Mull a major ad-supported free video platform like YouTube — and consider whether it is the real TV world champ when it comes to traditional national TV advertising from big players.
YouTube scored big results in its first-quarter period -- up 33% to $4.04 billion versus a year ago ($3.02 billion). At the same time, it was down 14% from the previous fourth-quarter 2019 period.
Though still strong overall, it could it have been stronger.
Mark Shmulik, media analyst for Bernstein Research, says: “The narrative that YouTube was going to steal ad dollars away from TV hasn't materialized and ad growth here slowed to [high single-digit percentage] by end-March.”
Somewhat lower-than-expected results were due to a certain virus spreading.
Are more serious problems on the way?
Bernstein Research say 80% of advertisers on YouTube are big brand advertisers. And that could be a problem, should those markets continue to pull back -- as they are expected to do on traditional linear TV -- from COVID-19 issues.
Shmulik says activity from those big advertisers “remains pressured,” though he adds: “Direct response is showing strength on the back of app download ads.”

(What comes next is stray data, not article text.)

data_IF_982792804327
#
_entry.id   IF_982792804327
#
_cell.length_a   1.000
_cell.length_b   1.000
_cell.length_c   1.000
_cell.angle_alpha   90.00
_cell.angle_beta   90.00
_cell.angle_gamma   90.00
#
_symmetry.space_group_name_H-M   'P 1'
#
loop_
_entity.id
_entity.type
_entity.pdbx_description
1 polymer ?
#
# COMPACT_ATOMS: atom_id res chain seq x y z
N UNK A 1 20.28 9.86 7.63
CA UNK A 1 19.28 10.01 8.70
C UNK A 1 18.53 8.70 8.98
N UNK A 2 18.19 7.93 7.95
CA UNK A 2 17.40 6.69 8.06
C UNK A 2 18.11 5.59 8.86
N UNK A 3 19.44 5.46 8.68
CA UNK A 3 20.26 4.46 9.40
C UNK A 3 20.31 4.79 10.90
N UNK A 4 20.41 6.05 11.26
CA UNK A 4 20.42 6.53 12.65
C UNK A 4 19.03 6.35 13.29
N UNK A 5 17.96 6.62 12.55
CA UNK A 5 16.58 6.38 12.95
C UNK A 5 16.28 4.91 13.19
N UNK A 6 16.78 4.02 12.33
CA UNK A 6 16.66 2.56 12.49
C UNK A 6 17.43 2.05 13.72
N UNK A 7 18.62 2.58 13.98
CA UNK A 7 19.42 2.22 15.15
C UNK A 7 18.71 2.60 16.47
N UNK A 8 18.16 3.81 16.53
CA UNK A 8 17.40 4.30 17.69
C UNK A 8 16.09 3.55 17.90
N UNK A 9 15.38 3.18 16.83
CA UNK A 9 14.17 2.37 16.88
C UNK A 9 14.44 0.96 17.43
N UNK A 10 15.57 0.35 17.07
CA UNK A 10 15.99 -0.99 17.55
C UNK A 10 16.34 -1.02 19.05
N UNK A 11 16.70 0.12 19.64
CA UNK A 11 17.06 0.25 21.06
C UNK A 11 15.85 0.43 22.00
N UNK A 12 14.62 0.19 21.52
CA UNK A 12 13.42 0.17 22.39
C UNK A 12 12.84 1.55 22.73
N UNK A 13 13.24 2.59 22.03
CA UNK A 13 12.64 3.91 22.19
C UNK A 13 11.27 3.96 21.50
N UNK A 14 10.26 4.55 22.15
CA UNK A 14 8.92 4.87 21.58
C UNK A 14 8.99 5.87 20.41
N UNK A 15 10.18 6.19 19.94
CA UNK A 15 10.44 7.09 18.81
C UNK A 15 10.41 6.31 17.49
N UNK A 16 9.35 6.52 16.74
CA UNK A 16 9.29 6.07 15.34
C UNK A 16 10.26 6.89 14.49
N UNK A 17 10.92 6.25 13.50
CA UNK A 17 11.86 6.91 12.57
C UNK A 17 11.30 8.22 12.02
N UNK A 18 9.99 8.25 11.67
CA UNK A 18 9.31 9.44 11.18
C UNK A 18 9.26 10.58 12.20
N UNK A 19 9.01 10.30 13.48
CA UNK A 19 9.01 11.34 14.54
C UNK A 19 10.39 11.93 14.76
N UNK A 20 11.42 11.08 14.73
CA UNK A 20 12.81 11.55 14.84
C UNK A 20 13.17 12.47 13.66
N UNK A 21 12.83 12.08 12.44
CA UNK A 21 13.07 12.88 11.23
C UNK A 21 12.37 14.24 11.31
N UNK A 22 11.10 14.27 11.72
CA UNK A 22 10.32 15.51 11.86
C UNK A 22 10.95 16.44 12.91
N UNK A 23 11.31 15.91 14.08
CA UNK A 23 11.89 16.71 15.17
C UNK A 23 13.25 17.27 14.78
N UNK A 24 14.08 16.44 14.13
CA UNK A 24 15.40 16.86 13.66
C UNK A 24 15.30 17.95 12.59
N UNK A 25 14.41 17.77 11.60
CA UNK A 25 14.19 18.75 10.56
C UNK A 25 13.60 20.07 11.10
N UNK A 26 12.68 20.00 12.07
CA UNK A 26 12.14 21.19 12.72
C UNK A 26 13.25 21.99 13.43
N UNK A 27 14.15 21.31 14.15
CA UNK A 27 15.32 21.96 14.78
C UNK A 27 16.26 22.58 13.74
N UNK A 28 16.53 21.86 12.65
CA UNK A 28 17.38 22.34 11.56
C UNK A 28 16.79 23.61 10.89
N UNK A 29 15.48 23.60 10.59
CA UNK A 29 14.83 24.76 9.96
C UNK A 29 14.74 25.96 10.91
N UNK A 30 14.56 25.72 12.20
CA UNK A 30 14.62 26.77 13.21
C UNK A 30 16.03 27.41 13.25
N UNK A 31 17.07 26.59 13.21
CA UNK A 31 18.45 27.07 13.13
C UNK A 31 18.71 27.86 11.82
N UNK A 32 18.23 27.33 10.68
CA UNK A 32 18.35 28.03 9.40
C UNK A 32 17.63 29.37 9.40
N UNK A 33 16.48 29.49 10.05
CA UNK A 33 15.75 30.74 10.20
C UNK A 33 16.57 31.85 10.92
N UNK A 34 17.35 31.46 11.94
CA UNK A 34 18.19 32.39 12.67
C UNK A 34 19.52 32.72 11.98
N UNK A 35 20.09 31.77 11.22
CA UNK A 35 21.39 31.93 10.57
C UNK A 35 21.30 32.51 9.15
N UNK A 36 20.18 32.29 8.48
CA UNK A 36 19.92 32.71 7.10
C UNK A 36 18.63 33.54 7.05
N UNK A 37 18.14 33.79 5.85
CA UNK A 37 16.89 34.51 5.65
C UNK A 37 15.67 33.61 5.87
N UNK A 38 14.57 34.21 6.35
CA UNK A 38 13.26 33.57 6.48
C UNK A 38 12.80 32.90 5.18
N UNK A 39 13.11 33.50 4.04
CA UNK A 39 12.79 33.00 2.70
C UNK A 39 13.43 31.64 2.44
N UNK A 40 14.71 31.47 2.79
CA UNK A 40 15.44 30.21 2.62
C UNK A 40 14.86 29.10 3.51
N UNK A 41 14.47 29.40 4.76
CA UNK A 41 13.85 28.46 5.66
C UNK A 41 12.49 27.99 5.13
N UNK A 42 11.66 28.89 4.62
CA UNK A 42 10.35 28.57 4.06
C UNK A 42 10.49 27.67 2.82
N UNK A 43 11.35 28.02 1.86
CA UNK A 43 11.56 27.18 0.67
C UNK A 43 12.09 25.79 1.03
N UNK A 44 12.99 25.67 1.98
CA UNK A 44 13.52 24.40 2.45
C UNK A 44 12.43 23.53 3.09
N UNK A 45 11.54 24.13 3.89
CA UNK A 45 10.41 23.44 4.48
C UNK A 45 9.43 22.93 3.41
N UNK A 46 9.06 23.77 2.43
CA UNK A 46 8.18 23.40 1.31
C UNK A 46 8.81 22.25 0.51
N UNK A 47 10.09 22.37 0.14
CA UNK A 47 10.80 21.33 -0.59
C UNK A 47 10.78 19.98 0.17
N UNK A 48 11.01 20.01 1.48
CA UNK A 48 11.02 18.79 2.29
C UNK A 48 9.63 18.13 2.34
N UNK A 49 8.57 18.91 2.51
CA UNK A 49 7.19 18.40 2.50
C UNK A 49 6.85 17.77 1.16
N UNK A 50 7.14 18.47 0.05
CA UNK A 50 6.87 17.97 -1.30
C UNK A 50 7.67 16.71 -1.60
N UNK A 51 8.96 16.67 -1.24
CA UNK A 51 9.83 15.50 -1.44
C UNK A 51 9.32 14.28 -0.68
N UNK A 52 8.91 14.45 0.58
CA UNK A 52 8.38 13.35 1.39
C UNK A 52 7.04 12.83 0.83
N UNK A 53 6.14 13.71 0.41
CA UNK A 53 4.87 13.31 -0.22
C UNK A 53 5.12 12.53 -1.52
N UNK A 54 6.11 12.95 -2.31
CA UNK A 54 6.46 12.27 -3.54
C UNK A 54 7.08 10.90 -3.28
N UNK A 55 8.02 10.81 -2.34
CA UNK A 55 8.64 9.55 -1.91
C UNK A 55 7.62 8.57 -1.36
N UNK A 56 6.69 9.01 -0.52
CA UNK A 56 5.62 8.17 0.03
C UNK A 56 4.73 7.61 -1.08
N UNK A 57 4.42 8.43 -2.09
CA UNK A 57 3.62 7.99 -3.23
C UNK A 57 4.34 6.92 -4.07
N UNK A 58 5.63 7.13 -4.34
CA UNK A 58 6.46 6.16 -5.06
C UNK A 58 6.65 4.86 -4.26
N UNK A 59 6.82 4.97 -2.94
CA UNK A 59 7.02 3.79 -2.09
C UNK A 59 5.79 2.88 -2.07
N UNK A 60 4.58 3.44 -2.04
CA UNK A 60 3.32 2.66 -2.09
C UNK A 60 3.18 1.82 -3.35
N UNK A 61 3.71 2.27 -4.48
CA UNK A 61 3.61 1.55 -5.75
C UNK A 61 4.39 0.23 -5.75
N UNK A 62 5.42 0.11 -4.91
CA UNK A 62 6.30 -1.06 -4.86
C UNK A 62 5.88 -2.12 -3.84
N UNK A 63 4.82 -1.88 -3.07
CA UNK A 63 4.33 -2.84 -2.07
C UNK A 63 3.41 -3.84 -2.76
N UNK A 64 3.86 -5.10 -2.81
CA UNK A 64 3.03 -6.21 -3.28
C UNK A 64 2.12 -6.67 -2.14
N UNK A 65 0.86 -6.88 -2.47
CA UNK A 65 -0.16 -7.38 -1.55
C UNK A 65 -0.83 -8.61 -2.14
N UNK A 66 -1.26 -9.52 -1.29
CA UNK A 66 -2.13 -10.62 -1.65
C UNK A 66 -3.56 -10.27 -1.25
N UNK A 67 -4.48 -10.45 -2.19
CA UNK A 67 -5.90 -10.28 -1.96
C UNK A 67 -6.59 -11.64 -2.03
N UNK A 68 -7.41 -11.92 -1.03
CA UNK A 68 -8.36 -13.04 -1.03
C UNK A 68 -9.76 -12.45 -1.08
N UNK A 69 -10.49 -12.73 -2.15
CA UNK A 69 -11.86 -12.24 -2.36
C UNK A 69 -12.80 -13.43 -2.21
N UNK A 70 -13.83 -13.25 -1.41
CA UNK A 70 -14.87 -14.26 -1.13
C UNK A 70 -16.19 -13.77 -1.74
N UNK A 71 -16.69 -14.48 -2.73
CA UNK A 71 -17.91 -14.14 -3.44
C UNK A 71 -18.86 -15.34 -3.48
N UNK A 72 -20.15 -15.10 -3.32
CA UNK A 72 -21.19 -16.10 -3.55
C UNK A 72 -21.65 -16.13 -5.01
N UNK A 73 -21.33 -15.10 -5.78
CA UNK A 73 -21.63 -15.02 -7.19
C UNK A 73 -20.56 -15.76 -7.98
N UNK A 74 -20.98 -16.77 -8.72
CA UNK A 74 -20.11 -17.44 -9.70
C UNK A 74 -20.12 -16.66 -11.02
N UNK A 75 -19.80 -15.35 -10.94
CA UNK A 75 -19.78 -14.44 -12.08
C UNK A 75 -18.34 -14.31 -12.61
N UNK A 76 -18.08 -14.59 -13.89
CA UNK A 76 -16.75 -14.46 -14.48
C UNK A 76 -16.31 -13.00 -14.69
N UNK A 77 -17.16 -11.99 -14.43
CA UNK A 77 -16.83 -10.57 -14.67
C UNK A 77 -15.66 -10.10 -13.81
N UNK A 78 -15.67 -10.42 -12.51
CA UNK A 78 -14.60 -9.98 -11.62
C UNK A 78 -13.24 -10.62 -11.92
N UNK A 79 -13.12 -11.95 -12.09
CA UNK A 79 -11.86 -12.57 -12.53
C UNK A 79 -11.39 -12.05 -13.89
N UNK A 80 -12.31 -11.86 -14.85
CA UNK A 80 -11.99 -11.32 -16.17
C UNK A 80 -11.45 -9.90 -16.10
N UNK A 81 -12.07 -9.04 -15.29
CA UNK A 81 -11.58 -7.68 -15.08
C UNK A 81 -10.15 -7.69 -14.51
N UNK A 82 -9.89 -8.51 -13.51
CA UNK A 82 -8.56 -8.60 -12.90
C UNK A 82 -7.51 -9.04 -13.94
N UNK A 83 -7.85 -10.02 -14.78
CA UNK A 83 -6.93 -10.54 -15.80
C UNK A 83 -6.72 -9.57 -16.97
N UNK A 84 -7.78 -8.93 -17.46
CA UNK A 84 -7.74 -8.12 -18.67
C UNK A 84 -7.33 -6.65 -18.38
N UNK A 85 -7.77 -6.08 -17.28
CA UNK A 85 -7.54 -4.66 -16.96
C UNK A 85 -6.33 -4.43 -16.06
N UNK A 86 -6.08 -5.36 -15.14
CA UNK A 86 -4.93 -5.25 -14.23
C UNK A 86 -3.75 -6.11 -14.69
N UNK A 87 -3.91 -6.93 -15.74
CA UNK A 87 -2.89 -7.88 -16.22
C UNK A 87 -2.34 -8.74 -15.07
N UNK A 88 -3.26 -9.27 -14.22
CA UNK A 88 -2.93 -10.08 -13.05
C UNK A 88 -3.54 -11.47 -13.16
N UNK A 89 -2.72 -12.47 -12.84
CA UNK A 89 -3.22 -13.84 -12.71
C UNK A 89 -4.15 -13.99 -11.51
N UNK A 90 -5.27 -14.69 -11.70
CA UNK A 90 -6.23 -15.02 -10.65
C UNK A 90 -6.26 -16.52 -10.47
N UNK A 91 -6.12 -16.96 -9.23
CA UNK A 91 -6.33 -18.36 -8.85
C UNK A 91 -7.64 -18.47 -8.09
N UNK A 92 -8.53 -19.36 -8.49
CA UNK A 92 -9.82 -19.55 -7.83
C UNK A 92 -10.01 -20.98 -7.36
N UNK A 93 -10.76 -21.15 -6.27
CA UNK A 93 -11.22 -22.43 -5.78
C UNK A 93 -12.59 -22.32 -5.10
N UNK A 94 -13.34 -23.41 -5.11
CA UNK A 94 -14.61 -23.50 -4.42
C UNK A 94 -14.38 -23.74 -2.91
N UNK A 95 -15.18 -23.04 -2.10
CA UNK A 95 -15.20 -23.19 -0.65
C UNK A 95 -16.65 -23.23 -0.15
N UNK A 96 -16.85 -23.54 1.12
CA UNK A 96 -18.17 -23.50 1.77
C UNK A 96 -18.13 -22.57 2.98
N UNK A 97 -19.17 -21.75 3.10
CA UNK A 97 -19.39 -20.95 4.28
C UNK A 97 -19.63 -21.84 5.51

While there has been a surge in viewership -- for virtually everyone in the TV space, traditional, streaming, connected TV and over the top platforms -- YouTube experienced “significant CPM declines,” says BMO Capital Markets analyst Daniel Salmon.
Bernstein Research says CPMs in January-February were already down around 20%, weeks before advertisers (and the economy) overall felt the effects of COVID-19 business disruptions.
In that light, BMO Capital Markets expects more softening over the next two quarterly periods for YouTube, down 24% year over year in the second quarter to an estimated $2.7 billion, and a 12.1% drop in third-quarter 2020.(versus the same period the year before) to $3.2 billion.
Not until later in the year and into 2021 does BMO expect better results in terms of narrowing revenue losses -- $4.5 billion in the fourth quarter (down 4.6%) and $3.97 billion in the first-quarter 2021 (down 0.5%).
While Bernstein’s Shmulik is still positive on the Google video unit, he cautions that it will be good to closely watch “brand” advertiser moves. “Pricing power of legacy TV shows that reach and existing relationships still matter for brand dollars, these dollars will churn more slowly.”